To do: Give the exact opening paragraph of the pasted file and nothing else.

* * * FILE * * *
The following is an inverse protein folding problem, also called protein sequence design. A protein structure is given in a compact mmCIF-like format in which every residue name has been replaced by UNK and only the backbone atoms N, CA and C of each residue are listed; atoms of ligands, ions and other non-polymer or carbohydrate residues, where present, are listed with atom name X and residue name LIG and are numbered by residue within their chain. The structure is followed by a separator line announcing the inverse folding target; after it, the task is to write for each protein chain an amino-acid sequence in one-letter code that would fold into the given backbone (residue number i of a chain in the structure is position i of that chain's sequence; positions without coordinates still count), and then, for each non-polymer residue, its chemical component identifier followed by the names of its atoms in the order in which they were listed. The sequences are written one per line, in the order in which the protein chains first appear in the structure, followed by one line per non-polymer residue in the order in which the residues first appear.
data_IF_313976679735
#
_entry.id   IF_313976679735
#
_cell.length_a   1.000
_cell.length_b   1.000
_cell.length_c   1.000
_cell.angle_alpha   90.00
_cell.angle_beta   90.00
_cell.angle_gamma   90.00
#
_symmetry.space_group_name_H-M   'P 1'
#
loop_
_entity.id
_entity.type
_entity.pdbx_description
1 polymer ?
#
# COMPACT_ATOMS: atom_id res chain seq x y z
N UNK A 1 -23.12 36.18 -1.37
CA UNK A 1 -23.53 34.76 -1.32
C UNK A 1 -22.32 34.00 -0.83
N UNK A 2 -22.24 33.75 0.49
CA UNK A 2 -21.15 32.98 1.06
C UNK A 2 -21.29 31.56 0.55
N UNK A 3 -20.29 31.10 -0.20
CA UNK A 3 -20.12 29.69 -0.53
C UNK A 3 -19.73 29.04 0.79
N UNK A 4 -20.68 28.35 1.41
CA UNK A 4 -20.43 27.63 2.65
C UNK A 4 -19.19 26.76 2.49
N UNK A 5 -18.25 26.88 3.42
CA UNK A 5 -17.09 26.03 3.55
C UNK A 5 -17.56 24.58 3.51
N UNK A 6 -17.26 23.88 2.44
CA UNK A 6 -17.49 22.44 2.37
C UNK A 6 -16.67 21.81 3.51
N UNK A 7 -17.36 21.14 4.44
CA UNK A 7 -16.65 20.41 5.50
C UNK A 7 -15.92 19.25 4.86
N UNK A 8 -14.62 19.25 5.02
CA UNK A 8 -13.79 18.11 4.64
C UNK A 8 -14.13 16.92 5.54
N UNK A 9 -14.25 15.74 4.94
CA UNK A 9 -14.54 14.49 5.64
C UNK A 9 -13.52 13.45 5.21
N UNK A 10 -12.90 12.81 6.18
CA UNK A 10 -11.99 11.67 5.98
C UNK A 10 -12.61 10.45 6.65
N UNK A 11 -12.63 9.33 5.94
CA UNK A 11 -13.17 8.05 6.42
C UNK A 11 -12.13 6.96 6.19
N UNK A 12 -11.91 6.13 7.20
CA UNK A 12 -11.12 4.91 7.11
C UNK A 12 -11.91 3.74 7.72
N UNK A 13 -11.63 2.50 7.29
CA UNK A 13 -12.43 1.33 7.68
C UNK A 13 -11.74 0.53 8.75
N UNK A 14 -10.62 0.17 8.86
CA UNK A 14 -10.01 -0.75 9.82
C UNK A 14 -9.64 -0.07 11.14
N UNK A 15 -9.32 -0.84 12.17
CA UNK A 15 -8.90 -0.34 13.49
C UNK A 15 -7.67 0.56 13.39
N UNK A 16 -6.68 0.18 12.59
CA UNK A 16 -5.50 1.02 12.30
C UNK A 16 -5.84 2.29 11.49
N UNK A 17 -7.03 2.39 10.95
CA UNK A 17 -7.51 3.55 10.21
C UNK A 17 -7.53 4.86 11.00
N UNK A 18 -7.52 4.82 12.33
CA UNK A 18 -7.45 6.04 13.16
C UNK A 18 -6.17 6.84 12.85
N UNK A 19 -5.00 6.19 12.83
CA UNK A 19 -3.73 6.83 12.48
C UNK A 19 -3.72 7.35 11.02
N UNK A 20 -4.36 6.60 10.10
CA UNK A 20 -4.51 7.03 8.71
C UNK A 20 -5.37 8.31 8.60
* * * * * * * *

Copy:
The following is an inverse protein folding problem, also called protein sequence design. A protein structure is given in a compact mmCIF-like format in which every residue name has been replaced by UNK and only the backbone atoms N, CA and C of each residue are listed; atoms of ligands, ions and other non-polymer or carbohydrate residues, where present, are listed with atom name X and residue name LIG and are numbered by residue within their chain. The structure is followed by a separator line announcing the inverse folding target; after it, the task is to write for each protein chain an amino-acid sequence in one-letter code that would fold into the given backbone (residue number i of a chain in the structure is position i of that chain's sequence; positions without coordinates still count), and then, for each non-polymer residue, its chemical component identifier followed by the names of its atoms in the order in which they were listed. The sequences are written one per line, in the order in which the protein chains first appear in the structure, followed by one line per non-polymer residue in the order in which the residues first appear.